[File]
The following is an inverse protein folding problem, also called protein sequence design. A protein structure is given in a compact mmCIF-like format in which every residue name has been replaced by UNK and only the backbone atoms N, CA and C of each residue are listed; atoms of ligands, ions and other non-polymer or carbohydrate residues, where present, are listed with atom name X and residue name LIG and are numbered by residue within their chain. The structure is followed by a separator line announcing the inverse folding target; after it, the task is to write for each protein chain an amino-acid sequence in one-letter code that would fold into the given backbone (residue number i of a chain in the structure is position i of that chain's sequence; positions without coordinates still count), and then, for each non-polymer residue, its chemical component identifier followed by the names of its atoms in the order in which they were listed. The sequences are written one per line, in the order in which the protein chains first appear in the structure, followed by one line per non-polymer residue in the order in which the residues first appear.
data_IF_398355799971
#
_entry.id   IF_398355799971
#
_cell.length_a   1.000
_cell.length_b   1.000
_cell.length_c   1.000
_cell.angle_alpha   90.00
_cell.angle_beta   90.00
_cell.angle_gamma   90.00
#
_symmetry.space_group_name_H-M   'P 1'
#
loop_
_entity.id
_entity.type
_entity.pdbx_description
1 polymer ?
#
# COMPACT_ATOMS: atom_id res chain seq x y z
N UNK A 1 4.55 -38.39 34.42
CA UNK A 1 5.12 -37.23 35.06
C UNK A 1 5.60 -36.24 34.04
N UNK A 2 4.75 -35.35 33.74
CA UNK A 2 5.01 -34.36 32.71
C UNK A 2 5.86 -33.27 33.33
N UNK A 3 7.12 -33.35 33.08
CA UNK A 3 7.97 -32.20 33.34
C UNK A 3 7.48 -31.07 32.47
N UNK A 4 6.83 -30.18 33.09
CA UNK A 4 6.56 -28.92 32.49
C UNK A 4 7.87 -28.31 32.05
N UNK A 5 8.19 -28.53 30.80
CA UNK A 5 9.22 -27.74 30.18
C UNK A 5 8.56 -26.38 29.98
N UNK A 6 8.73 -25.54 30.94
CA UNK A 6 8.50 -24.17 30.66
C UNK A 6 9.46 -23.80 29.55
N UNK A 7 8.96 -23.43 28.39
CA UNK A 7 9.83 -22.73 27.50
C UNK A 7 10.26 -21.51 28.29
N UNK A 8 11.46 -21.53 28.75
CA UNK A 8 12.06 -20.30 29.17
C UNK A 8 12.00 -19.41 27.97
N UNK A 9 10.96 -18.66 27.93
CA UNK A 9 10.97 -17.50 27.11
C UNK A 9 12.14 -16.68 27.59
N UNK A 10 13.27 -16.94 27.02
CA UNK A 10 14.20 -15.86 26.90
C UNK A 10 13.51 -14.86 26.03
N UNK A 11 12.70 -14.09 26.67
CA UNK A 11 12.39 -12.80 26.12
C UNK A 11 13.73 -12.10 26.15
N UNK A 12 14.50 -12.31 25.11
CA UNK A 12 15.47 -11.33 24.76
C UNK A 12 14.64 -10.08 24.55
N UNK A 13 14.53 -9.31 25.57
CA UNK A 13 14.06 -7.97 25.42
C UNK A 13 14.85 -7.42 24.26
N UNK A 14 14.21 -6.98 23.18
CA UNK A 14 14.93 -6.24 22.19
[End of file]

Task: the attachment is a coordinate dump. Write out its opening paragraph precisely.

The following is an inverse protein folding problem, also called protein sequence design. A protein structure is given in a compact mmCIF-like format in which every residue name has been replaced by UNK and only the backbone atoms N, CA and C of each residue are listed; atoms of ligands, ions and other non-polymer or carbohydrate residues, where present, are listed with atom name X and residue name LIG and are numbered by residue within their chain. The structure is followed by a separator line announcing the inverse folding target; after it, the task is to write for each protein chain an amino-acid sequence in one-letter code that would fold into the given backbone (residue number i of a chain in the structure is position i of that chain's sequence; positions without coordinates still count), and then, for each non-polymer residue, its chemical component identifier followed by the names of its atoms in the order in which they were listed. The sequences are written one per line, in the order in which the protein chains first appear in the structure, followed by one line per non-polymer residue in the order in which the residues first appear.